Of course, the absence of full employment is not the only difference between these periods of growing together and growing apart. For example, we engaged in much less and much more balanced global trade in the earlier period, a point we will return to in a moment.
So, let’s not make this any more complicated than it needs to be. We must plot a policy course back to full employment ASAP. Given Washington’s partisan fever, here are three ideas that might plausibly be enacted, even in these divided times.
1.) A deep dive into infrastructure investment is warranted to replenish our deteriorating stock of public goods and to absorb slack among the underemployed in production and building occupations. Historically, such investments have garnered bipartisan support.
2.) The trade deficit, a serious drag on employment growth in our factory sector, should be reduced by pushing back on competitors who deliberately keep down the value of their currencies to get a price advantage in global markets. Again, joining this fight is favored by both parties, although the White House tends to get squeamish on the issue.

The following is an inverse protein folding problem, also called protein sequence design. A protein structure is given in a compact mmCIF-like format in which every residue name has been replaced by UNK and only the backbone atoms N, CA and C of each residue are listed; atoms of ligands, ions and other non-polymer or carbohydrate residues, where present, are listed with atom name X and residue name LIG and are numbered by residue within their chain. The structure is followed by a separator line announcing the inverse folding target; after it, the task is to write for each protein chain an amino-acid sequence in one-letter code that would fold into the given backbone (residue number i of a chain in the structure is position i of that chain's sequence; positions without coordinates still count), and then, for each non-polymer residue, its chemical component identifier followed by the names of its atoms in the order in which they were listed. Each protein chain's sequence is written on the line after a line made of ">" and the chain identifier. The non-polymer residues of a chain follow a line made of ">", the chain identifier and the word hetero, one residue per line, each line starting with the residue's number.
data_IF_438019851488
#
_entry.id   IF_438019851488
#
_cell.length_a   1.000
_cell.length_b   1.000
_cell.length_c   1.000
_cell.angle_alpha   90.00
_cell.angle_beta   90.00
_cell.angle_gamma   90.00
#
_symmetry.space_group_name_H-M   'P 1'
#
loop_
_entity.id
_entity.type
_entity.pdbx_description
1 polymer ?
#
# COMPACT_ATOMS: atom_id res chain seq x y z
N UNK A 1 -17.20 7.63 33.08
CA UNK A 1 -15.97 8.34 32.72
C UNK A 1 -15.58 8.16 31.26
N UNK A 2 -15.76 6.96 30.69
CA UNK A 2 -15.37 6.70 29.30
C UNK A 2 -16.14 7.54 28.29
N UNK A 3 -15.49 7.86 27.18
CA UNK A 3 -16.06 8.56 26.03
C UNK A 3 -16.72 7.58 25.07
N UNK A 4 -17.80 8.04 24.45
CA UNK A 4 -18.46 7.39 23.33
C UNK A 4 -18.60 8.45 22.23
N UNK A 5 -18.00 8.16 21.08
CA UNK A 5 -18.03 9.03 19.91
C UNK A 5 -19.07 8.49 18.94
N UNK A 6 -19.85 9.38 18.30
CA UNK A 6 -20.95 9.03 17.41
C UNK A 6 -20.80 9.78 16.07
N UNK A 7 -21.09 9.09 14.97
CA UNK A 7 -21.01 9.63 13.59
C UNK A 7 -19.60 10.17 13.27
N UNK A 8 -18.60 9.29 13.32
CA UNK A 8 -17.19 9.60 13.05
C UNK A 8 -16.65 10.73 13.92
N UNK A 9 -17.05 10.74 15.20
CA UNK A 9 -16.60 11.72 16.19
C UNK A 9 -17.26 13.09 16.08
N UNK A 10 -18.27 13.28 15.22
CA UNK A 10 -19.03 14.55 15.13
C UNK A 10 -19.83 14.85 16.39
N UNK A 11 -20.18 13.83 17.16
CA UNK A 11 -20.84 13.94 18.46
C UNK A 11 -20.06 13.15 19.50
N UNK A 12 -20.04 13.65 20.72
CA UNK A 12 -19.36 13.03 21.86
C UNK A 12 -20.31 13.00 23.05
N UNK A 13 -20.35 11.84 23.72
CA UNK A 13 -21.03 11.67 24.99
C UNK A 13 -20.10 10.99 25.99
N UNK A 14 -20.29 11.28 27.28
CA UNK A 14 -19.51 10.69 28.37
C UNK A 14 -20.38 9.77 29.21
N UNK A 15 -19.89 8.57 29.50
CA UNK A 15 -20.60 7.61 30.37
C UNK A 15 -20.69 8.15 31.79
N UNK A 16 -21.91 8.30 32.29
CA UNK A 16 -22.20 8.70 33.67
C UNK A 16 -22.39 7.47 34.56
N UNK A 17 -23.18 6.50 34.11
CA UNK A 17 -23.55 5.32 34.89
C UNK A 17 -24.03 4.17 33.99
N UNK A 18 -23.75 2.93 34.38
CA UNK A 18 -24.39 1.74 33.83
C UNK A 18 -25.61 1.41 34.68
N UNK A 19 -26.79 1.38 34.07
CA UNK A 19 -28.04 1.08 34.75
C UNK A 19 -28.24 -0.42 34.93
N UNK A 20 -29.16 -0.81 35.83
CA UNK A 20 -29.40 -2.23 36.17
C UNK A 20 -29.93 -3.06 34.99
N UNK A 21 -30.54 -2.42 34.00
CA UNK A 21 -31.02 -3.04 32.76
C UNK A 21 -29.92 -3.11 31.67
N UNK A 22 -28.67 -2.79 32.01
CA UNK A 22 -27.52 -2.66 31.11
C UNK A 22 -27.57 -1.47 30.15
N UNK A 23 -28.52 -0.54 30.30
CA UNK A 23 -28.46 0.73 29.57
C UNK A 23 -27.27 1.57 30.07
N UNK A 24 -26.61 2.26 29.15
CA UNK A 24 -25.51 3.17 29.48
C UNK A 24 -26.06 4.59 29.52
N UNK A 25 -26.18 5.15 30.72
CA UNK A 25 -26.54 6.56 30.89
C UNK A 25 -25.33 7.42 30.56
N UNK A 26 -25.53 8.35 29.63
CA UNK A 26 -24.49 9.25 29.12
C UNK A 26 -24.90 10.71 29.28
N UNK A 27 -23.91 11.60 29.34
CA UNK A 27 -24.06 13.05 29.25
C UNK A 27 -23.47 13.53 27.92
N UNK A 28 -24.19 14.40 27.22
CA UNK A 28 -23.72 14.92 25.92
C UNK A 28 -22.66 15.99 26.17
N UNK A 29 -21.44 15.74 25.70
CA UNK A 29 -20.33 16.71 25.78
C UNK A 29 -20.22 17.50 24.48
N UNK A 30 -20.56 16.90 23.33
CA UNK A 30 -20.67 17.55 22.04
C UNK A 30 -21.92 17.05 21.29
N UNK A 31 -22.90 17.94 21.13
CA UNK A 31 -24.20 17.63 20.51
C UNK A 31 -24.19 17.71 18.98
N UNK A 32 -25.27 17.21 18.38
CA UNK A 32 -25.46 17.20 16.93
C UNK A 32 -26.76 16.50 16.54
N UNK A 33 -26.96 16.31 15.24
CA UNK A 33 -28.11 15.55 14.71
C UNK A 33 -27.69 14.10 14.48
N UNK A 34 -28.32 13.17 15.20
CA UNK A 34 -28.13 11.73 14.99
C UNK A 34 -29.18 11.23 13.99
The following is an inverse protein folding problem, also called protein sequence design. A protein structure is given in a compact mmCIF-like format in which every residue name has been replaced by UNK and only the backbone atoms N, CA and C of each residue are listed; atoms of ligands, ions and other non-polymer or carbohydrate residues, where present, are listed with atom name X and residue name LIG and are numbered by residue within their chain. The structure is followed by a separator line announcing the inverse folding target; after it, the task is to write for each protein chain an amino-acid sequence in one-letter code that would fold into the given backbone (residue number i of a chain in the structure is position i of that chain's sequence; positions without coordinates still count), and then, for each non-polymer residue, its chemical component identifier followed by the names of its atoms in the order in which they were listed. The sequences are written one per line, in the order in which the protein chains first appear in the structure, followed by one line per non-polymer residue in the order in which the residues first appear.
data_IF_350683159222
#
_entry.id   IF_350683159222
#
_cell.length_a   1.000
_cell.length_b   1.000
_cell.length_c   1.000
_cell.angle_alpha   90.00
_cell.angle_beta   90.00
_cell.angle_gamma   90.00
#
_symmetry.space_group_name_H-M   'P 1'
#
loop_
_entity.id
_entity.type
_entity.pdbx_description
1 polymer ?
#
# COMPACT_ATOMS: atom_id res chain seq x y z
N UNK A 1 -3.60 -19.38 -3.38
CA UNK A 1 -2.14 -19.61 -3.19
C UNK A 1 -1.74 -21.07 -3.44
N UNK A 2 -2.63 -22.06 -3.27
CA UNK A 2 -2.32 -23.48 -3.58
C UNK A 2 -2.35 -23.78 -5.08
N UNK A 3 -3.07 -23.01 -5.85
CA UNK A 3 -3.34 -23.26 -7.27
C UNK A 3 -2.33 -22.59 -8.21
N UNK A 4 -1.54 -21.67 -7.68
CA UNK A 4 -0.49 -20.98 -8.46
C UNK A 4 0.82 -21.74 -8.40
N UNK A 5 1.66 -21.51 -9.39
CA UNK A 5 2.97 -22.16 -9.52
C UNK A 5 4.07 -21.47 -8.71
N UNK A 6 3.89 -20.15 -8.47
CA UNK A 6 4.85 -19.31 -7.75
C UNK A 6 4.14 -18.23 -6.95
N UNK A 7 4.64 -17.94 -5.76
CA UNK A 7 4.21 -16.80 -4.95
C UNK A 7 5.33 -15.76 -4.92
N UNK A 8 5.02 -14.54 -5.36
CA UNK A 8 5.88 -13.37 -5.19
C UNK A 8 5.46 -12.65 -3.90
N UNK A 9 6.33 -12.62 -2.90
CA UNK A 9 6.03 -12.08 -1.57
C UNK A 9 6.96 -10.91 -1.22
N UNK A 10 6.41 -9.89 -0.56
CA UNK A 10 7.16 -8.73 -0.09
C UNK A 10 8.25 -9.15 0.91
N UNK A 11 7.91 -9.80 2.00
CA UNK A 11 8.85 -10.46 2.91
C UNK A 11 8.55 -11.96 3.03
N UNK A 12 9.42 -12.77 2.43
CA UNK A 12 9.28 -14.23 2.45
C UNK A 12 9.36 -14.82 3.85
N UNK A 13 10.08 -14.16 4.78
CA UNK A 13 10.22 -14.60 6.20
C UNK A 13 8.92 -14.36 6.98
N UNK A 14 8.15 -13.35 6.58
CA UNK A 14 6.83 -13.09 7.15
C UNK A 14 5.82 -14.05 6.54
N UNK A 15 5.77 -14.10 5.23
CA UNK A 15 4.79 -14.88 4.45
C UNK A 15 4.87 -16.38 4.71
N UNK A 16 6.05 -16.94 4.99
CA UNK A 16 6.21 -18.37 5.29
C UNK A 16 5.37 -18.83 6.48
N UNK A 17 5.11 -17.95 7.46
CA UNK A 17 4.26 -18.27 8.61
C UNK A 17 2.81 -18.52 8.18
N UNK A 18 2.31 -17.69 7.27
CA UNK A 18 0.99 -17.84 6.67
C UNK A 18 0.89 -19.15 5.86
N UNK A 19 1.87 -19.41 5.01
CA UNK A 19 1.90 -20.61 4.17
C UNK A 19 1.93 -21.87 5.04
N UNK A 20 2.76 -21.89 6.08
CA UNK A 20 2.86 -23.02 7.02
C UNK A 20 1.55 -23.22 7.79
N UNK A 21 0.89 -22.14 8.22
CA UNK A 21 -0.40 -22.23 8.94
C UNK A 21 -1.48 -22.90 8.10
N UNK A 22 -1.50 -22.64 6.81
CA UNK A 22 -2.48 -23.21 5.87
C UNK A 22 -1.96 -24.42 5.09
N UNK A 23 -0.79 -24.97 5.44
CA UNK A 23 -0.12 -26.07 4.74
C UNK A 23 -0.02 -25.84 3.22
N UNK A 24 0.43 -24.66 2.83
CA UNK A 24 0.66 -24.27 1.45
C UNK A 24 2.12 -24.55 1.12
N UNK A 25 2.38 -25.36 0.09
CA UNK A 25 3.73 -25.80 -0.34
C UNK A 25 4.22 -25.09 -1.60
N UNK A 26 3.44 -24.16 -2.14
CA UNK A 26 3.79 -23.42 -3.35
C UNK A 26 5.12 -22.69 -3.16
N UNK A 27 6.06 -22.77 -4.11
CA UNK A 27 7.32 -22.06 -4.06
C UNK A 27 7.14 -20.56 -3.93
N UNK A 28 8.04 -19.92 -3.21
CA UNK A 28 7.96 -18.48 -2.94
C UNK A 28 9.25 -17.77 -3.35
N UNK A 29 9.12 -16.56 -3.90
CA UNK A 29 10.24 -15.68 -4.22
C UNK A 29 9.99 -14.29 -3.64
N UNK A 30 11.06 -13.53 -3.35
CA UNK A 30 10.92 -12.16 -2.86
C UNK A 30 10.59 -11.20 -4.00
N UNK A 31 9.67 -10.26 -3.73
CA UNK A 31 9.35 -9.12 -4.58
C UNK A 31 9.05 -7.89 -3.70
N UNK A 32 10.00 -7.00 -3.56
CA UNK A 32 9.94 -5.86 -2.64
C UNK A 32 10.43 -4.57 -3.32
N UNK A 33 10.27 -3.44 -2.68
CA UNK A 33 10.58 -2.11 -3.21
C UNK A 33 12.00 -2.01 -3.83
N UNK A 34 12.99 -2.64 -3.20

3.) With fiscal stimulus sidelined by gridlock, the Fed is the only game in town. Yellen’s slack attack has been strong and consistent, but the central bank is facing pressures to tighten sooner rather than later. Given the striking absence of inflationary pressures and wide room for non-inflationary wage growth, Yellen and Co. should continue to tack toward full employment.
Economists tend to come up with all kinds of complexities when sometimes a shave with Occam’s razor is all that’s needed. The bargaining power of most American workers is at a historical low point. The best way to restore it is to get the economy back to full employment.
Jared Bernstein, a former chief economist to Vice President Biden, is a senior fellow at the Center on Budget and Policy Priorities and author of “Crunch: Why Do I Feel So Squeezed?” among other books.
Dean Baker is co-director of the Center for Economic and Policy Research in Washington, DC.
This column originally appeared in the Washington Post.